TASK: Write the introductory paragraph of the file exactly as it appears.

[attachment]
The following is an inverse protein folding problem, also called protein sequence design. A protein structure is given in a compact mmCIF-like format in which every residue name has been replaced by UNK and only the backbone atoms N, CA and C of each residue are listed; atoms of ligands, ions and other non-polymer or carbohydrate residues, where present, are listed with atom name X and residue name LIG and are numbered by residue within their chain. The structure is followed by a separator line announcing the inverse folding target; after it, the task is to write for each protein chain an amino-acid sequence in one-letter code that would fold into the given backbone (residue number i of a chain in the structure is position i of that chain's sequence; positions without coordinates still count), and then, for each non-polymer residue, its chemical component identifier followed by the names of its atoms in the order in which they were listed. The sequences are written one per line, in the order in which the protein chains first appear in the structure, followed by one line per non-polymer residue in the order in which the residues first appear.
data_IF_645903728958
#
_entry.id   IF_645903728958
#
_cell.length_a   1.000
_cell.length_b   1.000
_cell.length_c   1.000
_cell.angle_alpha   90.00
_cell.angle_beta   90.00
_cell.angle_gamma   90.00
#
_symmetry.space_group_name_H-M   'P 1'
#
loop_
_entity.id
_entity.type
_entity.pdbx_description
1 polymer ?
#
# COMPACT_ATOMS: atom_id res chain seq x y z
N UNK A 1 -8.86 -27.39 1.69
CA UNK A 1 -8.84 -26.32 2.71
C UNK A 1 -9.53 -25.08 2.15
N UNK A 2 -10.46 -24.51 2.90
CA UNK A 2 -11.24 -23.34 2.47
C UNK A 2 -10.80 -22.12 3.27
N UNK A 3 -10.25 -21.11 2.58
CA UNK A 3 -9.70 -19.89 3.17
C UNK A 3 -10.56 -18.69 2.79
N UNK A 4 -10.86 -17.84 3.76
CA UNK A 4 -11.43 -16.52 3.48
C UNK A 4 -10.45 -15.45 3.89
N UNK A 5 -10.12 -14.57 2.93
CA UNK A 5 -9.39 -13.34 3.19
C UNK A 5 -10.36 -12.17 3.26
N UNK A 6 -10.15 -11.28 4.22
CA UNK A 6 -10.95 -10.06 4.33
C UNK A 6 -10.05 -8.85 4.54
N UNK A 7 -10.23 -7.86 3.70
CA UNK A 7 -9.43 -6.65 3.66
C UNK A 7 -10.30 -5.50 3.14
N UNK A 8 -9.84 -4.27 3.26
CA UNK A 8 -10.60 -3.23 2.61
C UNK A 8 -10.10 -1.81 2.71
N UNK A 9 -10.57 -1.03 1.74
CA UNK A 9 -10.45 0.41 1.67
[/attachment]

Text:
The following is an inverse protein folding problem, also called protein sequence design. A protein structure is given in a compact mmCIF-like format in which every residue name has been replaced by UNK and only the backbone atoms N, CA and C of each residue are listed; atoms of ligands, ions and other non-polymer or carbohydrate residues, where present, are listed with atom name X and residue name LIG and are numbered by residue within their chain. The structure is followed by a separator line announcing the inverse folding target; after it, the task is to write for each protein chain an amino-acid sequence in one-letter code that would fold into the given backbone (residue number i of a chain in the structure is position i of that chain's sequence; positions without coordinates still count), and then, for each non-polymer residue, its chemical component identifier followed by the names of its atoms in the order in which they were listed. The sequences are written one per line, in the order in which the protein chains first appear in the structure, followed by one line per non-polymer residue in the order in which the residues first appear.